BACKGROUND AND AIMS
Percutaneous coronary intervention of bifurcation lesions accounts for approximately 20% of intervention,1,2 and leads to higher risk of restenosis, thrombosis, and recurrent adverse clinical events.1-4 The mismatch between the proximal and the distal landing zone constitutes the major anatomical challenge and interventions in left anterior descending artery (LAD) ostial lesions remain defiant.3 A left main (LM) to LAD crossover stenting provides favourable outcomes, but challenges current devices.1 There is a need for comparative, independent data on the performance of currently available stents. In clinical practice, wide anatomical variation impairs such studies. However, 3D-printing allows accurate anatomical reproduction that can be used in simulation testing.5,6 The aim was to assess stent performance in 3D-printed diseased LM bifurcation model (Medina classification 0,1,0) using a realistic simulation environment.
MATERIALS AND METHODS
A standard realistic LM anatomy with an eccentric ostial LAD lesion was replicated using 3D-printing (Figure 1A). Tests were performed on a realistic pulsatile flow simulator in the catheterisation laboratory (Figure 1B). Five 3.5 mm x 18–21 mm stents (XIENCE [Abbott, Abbott Park, Illinois, USA]; Onyx [Medtronic, Minneapolis, Minnesota, USA]; SYNERGY™ [Boston Scientific, Marlborough, Massachusetts, USA]; SYNERGY MEGATRON™ [Boston Scientific]; and Ultimaster [Terumo Corporation, Tokyo, Japan]) were implanted in 3D-printed models using a standardised protocol (Figure 1C) that included proximal optimisation technique (POT). Angiographic and optimal coherence tomography (OCT [Abbott]) runs were acquired at each procedural step, and images were blindly reviewed and analysed offline. The authors report descriptive and comparative data of stent platform performance with a focus on stent placement accuracy, longitudinal deformation, over-expansion ability, and radial strength.
In total, five test procedures were performed, and a total of 15 OCT runs and 20 angiographic images were reviewed. Stent placement accuracy, defined as balloon marks to stent distance in angio, was highest with XIENCE (0.27 mm) and lowest with SYNERGY™ (1.01 mm). Proximal overexpansion ability after sequential 5 mm and 6 mm POT was also highest with XIENCE (stent area: 26.99 mm2), and lowest with SYNERGY™ (stent area: 15.58 mm2). Regarding longitudinal deformation, OCT analysis revealed shortening of Onyx (-0.1 mm), SYNERGY MEGATRON™ (-0.4 mm), and Ultimaster (-0.7 mm) stents, and elongation of SYNERGY™ (1.4 mm) and XIENCE (+3.8 mm) after POT. In angio, there was elongation of XIENCE (+3.5 mm) and shortening of all other stents (-0.9 mm to -3.5 mm). Radial strength was highest with Onyx (minimal liminal area: 4.99 mm2) and lowest with SYNERGY™ (4.12 mm2). Considering eccentricity, Ultimaster achieved the lowest (0.92) and Onyx the highest (0.84). High pressure balloon inflation increased minimal liminal area in all stents except SYNERGY™ and XIENCE (Figure 1D). POT negatively impacted stent performance at the LAD ostial lesion in two of the stents that showed recoil. There was no significant correlation of proximal stent expansion and stent strut thickness (r: 0.296; p=0.629).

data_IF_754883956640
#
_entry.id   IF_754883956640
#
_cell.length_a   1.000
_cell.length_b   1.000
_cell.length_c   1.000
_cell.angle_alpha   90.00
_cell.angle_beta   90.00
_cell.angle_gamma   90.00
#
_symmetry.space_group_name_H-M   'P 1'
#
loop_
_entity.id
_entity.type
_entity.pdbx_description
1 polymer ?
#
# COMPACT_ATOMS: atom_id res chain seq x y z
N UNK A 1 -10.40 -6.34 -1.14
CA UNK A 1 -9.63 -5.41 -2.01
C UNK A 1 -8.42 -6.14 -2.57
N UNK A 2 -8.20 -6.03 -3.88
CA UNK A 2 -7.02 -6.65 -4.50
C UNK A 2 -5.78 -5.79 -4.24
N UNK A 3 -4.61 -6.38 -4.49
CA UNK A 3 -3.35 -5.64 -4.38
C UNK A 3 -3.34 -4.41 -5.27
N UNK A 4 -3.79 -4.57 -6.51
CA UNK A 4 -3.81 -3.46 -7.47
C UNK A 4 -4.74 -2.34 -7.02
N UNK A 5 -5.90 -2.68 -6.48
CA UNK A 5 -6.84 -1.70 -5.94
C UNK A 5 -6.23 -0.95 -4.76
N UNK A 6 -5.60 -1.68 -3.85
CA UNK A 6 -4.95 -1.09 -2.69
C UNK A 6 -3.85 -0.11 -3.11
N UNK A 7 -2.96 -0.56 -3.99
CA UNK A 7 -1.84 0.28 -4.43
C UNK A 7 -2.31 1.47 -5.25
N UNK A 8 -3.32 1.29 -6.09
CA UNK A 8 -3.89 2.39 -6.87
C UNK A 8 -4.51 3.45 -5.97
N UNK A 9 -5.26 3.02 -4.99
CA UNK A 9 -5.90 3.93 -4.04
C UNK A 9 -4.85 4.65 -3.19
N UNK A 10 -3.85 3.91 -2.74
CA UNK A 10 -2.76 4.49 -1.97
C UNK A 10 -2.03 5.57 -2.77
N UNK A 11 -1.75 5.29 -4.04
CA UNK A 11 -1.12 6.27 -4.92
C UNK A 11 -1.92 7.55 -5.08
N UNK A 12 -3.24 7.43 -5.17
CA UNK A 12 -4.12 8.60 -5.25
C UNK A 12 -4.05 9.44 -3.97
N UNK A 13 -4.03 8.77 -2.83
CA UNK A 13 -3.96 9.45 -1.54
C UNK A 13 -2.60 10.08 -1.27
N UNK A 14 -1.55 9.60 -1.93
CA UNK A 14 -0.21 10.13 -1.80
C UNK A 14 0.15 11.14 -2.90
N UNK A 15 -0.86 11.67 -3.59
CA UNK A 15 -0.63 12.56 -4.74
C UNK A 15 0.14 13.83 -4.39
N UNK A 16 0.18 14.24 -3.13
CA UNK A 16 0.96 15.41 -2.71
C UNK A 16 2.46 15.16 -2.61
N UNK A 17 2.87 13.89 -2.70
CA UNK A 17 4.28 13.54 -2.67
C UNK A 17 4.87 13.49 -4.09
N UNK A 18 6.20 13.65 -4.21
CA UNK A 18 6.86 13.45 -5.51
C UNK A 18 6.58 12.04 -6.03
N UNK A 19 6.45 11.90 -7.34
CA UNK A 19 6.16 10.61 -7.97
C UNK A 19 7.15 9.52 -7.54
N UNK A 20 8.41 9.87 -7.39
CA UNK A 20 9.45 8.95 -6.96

In this study of percutaneous coronary intervention in 3D-printed realistic models of left main bifurcation coronary artery disease, the authors have shown that stent performance is not uniform among available stents. Knowledge of strengths and weaknesses of each individual stent allows a tailored approach to bifurcation stenting in order to anticipate and optimise results.